Approximately three million small arms are circulating in Sudan and South Sudan. In the fourth edition of The Niles, our correspondents from both countries take a closer look: Where do the weapons come from? What societal role do they play? But most importantly: How many weapons are needed to establish peace and to ensure that the door on evil no longer has to be shut, as the above proverb suggests? A Darfuri fighter (photo), has a practical answer – a collection of talismans meant to protect him from bullets. But will it protect him from the person with his finger on the trigger? Albert Einstein, whose Theory of Relativity was proven in a 1952 experiment carried out in Sudan said: “The world will not be threatened by evil people rather by people who permit it.” Those words ring true here and will hopefully open another door and allow something good to slip in.
4 The Niles | Analysis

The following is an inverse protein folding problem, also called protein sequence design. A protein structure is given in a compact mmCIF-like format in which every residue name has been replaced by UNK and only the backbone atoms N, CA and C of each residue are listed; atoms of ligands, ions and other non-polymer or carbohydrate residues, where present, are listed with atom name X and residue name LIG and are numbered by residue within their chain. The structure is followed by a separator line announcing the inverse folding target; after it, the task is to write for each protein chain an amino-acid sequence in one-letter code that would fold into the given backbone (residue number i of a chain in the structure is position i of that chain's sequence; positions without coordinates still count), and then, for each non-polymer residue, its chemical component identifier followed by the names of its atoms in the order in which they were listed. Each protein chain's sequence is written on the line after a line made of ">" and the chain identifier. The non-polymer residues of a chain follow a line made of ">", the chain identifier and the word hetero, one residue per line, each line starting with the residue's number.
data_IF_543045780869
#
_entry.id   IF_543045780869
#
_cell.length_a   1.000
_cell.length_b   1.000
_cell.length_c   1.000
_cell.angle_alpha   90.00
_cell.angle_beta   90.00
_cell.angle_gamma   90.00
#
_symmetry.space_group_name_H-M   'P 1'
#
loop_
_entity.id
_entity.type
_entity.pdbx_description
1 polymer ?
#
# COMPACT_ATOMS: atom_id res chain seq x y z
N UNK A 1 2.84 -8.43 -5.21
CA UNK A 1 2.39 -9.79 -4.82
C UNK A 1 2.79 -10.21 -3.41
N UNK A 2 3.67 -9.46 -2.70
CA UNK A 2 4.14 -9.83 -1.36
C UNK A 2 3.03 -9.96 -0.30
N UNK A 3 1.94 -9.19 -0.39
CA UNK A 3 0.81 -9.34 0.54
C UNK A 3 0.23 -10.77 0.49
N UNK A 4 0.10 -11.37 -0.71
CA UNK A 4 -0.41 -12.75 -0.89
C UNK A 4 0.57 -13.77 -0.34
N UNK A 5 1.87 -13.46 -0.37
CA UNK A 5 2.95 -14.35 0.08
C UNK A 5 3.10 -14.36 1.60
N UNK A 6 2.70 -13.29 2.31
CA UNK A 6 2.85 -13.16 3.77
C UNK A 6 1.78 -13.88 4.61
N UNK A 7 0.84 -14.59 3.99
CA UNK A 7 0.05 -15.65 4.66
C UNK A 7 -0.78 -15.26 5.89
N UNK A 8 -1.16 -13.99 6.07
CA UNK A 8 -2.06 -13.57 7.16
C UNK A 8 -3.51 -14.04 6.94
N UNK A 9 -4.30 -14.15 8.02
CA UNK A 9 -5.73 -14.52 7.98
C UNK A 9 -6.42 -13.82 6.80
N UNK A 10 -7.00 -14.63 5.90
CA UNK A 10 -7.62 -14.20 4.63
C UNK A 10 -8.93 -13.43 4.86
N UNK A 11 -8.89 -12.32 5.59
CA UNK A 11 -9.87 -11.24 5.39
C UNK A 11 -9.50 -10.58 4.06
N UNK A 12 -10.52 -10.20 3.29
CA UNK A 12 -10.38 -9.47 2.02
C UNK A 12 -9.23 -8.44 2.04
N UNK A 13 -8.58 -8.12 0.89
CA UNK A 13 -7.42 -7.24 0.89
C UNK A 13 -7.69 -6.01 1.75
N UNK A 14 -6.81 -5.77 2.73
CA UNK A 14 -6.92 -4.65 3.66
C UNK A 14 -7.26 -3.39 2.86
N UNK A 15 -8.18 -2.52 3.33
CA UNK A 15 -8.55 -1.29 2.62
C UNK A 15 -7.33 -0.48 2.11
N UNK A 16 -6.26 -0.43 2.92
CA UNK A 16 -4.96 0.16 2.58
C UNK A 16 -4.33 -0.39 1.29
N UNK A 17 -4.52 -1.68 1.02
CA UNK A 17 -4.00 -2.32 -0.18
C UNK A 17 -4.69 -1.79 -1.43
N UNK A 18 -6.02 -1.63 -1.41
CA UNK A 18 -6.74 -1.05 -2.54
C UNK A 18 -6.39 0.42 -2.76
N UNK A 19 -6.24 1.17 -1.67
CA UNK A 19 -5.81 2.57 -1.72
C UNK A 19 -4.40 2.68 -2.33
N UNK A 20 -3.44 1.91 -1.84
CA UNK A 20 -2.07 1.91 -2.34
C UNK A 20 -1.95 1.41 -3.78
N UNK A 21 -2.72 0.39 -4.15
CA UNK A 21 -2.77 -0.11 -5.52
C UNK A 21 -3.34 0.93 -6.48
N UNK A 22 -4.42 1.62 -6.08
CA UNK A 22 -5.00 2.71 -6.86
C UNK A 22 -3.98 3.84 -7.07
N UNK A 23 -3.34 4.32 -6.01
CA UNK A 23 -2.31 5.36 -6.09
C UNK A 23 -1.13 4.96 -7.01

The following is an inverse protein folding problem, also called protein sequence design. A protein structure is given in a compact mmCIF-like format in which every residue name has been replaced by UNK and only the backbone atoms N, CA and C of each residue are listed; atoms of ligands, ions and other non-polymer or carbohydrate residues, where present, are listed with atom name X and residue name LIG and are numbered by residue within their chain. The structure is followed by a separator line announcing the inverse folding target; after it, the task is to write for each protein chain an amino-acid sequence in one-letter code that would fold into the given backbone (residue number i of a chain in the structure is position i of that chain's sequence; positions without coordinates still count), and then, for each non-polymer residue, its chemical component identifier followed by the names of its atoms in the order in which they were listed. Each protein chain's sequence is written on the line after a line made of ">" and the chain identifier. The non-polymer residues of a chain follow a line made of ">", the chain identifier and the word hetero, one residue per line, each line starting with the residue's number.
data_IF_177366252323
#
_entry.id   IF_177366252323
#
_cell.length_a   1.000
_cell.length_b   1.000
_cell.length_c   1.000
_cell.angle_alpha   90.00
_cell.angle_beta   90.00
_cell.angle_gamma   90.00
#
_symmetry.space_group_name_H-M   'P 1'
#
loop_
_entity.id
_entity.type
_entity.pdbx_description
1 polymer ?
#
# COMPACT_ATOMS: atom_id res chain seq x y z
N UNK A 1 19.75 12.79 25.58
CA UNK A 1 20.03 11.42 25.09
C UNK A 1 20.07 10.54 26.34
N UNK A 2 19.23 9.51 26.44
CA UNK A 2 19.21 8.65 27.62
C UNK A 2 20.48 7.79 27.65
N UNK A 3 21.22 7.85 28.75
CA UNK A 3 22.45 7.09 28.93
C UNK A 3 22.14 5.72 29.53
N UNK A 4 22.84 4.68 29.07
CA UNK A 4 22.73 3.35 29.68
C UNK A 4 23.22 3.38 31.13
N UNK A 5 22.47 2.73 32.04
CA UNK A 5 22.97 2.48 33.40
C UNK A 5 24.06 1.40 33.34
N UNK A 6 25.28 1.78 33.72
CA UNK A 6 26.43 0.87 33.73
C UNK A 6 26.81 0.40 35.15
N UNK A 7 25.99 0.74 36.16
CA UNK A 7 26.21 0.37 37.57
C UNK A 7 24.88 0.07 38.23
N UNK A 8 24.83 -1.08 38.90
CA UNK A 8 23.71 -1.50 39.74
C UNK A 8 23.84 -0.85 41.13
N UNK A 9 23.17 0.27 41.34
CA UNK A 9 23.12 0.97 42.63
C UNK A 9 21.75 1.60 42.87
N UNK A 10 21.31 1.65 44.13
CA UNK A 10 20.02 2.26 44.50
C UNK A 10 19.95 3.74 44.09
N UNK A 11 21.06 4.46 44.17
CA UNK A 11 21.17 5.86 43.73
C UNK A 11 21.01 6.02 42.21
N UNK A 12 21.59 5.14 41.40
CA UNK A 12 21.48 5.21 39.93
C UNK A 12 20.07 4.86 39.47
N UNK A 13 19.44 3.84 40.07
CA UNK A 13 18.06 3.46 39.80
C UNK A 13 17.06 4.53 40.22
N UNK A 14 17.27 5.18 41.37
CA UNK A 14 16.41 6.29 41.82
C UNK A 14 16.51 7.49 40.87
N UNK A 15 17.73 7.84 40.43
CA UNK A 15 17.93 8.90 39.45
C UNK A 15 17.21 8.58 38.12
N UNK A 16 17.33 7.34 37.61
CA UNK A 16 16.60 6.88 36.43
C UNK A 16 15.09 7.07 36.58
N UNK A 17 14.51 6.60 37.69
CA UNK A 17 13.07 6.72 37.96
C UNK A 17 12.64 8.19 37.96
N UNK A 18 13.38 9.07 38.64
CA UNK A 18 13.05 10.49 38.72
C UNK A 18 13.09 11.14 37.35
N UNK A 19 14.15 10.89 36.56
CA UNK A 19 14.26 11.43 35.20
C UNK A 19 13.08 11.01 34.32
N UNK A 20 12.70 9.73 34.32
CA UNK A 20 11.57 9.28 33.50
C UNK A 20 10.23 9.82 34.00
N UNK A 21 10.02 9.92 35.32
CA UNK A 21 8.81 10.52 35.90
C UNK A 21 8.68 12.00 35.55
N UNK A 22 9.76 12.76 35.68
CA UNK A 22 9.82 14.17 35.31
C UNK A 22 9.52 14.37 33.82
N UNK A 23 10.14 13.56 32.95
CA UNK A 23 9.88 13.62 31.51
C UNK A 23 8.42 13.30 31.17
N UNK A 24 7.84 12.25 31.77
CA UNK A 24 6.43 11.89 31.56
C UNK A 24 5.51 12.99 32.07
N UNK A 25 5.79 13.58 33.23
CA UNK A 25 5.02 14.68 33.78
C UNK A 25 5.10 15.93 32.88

Horns The hat was worn by a Sudanese Armed Forces fighter celebrating the recapturing of the Daldako area, about 20 kilometres northeast of South Kordofan’s state capital Kadugli on 20 May 2014. Rebels have been fighting government forces there for three years in a largely hidden war which the UN says has affected more than one million people. UN Helmet Private possession of guns SALW Analysis | The Niles 5 The United Nations Mission in the Sudan (UNMIS) was created in 2005 to support the Comprehensive Peace Agreement between the government of Sudan and the Sudan People’s Liberation Movement. When South Sudan gained independence on 9 July 2011, it was superseded by the United Nations Mission in South Sudan (UNMISS). Face A child soldier and member of a Darfuri rebel group which fought against the Sudanese government in 2005. South Sudan’s current conflict, which dates from last December, involves around 9,000 child soldiers on all sides, according to the United Nations. British Military Uniform Between 1881 and 1899 British Forces fought in the Madhist War, a colonial conflict between the Madhist Sudanese and the Anglo- Egyptian invaders. The British dubbed their part in the conflict “The Sudan Campaign”. Nuba Shorts The right to private gun ownership in Sudan and South Sudan* is not guaranteed by law. Only licensed owners may lawfully acquire, possess or transfer a firearm or ammunition. Carrying guns: Carrying a concealed firearm in a public place is allowed, subject to a valid permit. Minimum Age: 30 years (for a firearm) / 25 years for an air weapon Limit of number of guns: two firearms per authorisation and a limited quantity of ammunition Requirements for license: - prove genuine reason to possess a firearm (hunting, target shooting, collection, security). - pass a background check (considers criminal and mental records) - pass a test in a theoretical and /or practical training course to prove his understanding of firearm safety and the law. - re-apply and re-qualify for their firearm licence every year. The penalty for the possession, use or carrying of an arm without licence is imprisonment, for a term not less than two years, and a fine. Or death, or imprisonment, for a term not less than ten years, in such areas, as the President of the Republic, by an order thereof, may specify. (a) “Small arms” are, broadly speaking, weapons designed for individual use. They include, among others, revolvers and self-loading pistols, rifles and carbines, as well as automatic sub-machine guns, assault rifles and light machine guns; (b) “Light weapons” are, broadly speaking, weapons designed for use by two or three persons serving as a crew, although some may be carried and used by a single person. They include, among others, general purpose or universal machine guns, medium machine guns, heavy machine guns, rifle grenades, under-barrel grenade launchers and mounted grenade launchers, portable anti-aircraft guns, portable anti-tank guns, recoilless rifles, man portable launchers of anti-tank missile and rocket systems, man portable launchers of anti-aircraft missile systems, and mortars of a calibre of less than 100 millimetres. Source: UN: International Instrument to Enable States to Identify and Trace, in a Timely and Reliable Manner, Illicit Small Arms and Light Weapons; II, 4. These are the traditional trousers of a Nuba wrestler. The sport hails from the Nuba Mountains in South Kordofan and wrestlers aim to slam their opponent to the ground. * In the Republic of South Sudan, a law that defines the mechanisms of, conditions or penalties for the possession of arms has not been formulated and adopted yet. According to legal experts, however, the law of the Republic of the Sudan is valid until a new national law has been passed. Left leg This is the leg of a peacekeeper from the African Union - United Nations Mission in Darfur (UNAMID) in the North Darfur state capital of El-Fasher, photographed on17 June 2010. He was attending the opening session of the two-day ‘retreat’ by Sudan envoys of foreign governments. Right leg This belongs to a female Southern Sudanese military police officer who stood guard outside a registration centre on 15 November 2010, the first day of voter registration in Juba, ahead of the referendum on the secession of Southern Sudan.